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Parents' Guide to

The Wake of Light

By Tara McNamara, Common Sense Media Reviewer

age 10+

Soulful journey is visual poetry, but story lacks depth.

Movie NR 2021 80 minutes
The Wake of Light Poster Image

A Lot or a Little?

What you will—and won't—find in this movie.

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Is It Any Good?

Our review:
Parents say: Not yet rated
Kids say: Not yet rated

Only the most artistic of kids will appreciate this film that doesn't fit neatly into any one genre, given that its strength is in its aesthetics. Almost completely shot using natural light, it's a contemplative drama that's beautifully filmed but light on story. In fact, there's not much more to it than summary above. An extraordinary number of the movie's shots are of characters staring at stuff and piano-music montages of people walking around in the golden grass or farmland. At times, it almost feels like The Wake of Light is a music video for pianist Josh Kramer. And, while it's admirable that writer/director Renji Philip wrote two substantial supporting roles for characters with disabilities, non-disabled actor Tyler Steelman's energetic, childlike portrayal of a young man (maybe a teen? maybe older?) with an unspecified developmental disability may leave some viewers cringeing.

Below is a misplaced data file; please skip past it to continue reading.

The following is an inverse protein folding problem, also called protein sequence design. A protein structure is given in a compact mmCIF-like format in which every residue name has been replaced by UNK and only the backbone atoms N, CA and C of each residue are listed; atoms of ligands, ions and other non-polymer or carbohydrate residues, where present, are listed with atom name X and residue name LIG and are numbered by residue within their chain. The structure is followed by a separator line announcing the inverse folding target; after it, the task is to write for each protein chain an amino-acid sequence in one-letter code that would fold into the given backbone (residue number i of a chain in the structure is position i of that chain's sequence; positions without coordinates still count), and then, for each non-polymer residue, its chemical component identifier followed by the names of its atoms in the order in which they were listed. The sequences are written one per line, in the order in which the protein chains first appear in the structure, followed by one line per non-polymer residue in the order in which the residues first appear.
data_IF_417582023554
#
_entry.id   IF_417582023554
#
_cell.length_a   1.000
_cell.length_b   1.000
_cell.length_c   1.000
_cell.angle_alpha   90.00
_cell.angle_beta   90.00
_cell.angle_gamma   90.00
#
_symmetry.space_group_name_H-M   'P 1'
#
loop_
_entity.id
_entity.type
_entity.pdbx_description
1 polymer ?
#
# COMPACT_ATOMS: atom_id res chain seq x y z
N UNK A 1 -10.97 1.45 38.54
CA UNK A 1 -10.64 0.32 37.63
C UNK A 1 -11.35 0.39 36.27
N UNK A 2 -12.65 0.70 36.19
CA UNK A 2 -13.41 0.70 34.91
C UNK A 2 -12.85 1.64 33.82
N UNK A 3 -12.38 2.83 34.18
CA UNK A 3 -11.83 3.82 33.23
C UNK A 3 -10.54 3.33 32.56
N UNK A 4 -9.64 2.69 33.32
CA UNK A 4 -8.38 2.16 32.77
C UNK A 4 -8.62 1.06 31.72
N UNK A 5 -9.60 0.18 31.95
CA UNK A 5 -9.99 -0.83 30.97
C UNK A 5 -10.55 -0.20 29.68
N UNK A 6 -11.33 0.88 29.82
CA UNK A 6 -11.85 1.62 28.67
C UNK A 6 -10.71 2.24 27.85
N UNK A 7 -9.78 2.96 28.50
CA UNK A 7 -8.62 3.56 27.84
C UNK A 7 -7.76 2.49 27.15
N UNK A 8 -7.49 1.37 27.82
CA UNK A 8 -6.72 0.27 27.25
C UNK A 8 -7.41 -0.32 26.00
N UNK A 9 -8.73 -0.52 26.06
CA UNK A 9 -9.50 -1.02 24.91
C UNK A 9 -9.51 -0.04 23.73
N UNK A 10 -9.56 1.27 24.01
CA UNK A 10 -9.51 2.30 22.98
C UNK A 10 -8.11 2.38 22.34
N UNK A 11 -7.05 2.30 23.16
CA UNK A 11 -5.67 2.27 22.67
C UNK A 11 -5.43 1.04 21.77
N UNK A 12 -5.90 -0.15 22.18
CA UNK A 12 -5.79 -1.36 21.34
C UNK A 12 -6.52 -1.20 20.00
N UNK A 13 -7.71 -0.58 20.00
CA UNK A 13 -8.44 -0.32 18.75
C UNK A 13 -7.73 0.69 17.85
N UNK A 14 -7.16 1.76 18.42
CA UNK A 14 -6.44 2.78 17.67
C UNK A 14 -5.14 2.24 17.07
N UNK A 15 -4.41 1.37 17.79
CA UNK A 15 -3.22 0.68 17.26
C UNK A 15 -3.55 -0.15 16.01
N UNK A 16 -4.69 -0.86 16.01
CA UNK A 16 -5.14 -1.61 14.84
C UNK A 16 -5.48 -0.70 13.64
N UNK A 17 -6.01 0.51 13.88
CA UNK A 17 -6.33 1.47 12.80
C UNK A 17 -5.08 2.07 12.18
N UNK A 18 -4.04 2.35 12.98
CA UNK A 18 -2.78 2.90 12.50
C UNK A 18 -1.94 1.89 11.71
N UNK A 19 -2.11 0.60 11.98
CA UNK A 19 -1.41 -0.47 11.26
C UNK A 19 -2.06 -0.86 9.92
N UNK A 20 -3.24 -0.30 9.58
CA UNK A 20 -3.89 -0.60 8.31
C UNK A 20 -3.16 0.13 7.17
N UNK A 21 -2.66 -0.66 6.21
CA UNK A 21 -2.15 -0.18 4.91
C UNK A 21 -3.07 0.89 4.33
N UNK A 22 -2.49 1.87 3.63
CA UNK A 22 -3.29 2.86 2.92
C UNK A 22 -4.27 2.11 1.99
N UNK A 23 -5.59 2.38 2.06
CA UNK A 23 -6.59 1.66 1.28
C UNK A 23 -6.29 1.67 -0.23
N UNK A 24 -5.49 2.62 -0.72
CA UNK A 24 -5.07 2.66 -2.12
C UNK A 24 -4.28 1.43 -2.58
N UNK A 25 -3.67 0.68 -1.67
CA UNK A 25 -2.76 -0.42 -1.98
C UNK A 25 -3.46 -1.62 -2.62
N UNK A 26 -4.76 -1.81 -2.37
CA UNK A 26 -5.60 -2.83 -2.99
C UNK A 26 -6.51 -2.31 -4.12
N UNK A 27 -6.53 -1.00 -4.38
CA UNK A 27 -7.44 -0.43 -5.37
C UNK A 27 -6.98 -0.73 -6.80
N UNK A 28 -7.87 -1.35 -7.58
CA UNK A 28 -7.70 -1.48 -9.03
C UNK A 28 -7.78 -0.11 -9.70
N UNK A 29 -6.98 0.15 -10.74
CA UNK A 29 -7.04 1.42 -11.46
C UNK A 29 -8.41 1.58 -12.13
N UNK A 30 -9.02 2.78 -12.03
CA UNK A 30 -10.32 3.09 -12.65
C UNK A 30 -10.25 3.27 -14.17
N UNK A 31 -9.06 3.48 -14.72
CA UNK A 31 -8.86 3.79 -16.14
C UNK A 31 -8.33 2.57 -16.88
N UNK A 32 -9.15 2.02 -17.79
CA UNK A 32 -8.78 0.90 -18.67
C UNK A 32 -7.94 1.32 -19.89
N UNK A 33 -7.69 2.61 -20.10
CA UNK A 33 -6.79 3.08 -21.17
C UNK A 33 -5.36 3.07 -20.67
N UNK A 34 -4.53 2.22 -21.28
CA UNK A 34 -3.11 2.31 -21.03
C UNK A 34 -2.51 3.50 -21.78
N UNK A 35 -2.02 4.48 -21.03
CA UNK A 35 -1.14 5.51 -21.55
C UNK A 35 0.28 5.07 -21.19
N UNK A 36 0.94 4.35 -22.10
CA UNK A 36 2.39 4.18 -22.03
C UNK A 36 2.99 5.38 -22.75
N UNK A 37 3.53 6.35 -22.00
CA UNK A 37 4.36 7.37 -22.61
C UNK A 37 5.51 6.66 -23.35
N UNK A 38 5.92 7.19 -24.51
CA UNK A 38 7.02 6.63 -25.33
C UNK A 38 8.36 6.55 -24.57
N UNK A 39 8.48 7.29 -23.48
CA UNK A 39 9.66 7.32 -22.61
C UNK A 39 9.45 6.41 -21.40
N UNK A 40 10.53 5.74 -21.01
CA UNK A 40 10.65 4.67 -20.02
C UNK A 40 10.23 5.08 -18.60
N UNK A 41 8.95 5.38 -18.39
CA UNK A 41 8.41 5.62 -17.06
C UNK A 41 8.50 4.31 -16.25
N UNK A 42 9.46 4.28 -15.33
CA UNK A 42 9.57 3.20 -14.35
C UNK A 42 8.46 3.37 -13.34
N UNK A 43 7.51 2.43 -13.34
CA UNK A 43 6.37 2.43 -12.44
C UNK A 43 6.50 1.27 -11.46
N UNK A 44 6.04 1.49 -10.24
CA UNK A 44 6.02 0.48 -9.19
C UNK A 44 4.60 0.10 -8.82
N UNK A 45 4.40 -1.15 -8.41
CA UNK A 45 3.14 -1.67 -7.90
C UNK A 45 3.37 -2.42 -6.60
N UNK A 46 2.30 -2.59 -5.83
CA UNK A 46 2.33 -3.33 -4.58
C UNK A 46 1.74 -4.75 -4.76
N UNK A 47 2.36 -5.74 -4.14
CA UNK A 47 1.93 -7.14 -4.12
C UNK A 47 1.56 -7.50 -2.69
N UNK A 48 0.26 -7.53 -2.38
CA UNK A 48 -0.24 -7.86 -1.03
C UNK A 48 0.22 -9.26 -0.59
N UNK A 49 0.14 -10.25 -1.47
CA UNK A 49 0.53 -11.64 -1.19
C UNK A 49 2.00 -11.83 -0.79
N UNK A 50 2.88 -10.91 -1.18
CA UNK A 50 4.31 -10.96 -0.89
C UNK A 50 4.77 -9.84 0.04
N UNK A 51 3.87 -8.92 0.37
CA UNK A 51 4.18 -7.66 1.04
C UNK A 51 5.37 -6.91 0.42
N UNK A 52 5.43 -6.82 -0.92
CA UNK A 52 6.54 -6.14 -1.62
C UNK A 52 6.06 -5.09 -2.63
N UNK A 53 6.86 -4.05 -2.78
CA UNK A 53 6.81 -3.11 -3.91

Mary and Cole are on opposite paths. She dreams of exploring America but is stuck in her small town because she has to care for her father. Conversely, he's on a cross-country trip to pay homage to his late father -- and, we learn, is dodging an obligation. They spend a flirtatious couple of days together. But those days make an impact on the future of their lives. It's something many adults can relate to: A person enters your life for a short time, even if you're not looking at developing a future with them, they can play a key role in developing your future. This drama takes viewers on a journey, but you've got to have some life experience to appreciate it. And even then, you might not.

Movie Details

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